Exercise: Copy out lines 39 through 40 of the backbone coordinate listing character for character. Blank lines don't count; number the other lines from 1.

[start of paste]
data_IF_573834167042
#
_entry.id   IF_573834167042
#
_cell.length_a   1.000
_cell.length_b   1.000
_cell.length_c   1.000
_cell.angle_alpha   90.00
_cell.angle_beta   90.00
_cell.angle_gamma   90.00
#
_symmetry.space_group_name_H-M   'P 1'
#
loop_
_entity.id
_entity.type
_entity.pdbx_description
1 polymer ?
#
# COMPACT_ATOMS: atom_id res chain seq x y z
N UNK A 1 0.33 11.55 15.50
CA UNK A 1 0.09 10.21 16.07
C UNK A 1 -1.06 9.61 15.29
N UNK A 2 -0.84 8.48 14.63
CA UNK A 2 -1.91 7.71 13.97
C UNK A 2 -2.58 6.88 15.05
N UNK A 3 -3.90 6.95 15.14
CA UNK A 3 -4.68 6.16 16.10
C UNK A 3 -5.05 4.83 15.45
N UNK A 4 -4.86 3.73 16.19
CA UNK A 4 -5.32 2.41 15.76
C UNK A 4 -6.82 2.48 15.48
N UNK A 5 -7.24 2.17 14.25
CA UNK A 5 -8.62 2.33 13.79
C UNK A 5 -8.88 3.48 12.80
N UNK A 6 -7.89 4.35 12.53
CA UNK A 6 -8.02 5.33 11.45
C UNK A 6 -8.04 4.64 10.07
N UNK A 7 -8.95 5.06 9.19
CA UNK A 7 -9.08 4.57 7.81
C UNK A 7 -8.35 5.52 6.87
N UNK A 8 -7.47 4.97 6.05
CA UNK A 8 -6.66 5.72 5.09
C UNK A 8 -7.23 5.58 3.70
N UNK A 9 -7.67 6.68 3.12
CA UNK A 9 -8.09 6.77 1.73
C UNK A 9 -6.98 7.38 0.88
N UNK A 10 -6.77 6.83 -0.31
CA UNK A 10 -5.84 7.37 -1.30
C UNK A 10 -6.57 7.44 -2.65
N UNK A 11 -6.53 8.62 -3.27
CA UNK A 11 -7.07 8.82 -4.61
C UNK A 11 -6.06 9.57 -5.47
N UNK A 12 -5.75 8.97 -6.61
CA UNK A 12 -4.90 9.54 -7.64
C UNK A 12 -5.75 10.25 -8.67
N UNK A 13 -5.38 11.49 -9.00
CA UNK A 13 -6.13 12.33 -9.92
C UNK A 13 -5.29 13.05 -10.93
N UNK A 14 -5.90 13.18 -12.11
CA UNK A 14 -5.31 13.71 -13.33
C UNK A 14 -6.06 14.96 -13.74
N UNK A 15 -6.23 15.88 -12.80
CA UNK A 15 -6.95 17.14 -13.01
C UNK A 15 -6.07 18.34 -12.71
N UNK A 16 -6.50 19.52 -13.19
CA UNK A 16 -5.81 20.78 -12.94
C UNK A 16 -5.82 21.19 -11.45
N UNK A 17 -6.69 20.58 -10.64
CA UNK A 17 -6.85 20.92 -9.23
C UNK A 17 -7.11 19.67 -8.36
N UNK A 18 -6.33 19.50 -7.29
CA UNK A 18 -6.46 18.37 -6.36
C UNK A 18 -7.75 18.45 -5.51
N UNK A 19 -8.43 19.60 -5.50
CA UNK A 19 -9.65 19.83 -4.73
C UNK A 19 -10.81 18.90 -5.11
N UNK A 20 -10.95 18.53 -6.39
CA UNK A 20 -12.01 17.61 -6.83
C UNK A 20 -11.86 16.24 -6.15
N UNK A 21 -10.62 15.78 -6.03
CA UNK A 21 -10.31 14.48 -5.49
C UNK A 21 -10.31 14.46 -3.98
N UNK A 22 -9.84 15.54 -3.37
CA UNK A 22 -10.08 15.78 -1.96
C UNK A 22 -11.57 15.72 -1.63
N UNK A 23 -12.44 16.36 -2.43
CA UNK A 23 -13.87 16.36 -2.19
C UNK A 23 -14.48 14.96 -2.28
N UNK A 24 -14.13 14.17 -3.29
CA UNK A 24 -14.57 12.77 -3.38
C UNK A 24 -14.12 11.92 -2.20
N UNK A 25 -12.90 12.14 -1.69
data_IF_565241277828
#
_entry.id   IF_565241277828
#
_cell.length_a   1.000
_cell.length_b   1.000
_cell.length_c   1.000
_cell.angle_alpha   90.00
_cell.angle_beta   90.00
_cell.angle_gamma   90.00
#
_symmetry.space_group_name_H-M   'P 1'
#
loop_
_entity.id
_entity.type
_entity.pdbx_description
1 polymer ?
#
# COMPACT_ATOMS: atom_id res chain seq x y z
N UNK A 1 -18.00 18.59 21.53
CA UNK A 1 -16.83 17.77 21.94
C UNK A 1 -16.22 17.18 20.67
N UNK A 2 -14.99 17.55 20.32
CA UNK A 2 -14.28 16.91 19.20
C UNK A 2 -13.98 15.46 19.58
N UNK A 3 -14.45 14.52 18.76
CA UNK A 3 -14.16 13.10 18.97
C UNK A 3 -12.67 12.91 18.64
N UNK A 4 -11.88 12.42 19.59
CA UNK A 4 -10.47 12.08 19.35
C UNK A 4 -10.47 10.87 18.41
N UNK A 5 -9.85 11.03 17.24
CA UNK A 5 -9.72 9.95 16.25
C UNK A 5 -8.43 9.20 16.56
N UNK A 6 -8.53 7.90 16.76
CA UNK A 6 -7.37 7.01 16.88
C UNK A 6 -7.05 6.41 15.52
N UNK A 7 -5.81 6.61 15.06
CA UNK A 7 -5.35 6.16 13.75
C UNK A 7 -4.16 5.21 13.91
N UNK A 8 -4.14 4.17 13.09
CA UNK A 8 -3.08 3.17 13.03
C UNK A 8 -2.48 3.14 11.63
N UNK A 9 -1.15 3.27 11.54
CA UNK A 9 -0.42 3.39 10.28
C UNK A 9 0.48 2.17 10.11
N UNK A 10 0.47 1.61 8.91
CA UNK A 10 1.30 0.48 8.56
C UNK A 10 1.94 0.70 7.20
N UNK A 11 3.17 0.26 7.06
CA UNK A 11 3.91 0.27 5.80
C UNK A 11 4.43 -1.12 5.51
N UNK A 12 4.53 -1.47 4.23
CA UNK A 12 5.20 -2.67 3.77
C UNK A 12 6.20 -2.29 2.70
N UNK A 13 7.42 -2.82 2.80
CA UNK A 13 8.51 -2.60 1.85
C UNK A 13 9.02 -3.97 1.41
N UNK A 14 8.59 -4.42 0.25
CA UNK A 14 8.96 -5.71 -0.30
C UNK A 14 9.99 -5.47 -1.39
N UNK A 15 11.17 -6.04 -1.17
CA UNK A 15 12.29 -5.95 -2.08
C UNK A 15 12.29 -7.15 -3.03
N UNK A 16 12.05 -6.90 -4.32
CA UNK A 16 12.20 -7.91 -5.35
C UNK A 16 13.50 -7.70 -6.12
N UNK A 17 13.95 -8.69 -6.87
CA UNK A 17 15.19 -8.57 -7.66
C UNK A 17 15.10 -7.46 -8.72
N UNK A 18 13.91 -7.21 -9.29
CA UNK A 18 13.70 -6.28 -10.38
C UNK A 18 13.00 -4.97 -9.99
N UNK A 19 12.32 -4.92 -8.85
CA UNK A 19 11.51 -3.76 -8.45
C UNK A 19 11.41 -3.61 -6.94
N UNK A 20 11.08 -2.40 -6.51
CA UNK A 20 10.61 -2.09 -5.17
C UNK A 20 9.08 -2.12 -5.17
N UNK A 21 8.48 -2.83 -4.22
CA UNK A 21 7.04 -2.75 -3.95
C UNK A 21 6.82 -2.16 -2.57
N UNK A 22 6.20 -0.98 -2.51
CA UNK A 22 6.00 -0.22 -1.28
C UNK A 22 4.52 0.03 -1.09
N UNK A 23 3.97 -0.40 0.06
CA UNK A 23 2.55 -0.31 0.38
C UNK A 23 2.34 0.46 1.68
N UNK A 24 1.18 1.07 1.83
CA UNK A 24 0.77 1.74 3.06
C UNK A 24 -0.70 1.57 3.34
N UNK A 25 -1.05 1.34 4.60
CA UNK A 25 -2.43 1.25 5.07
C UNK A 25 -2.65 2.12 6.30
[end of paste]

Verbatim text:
N UNK A 7 -8.95 5.06 9.19
CA UNK A 7 -9.08 4.57 7.81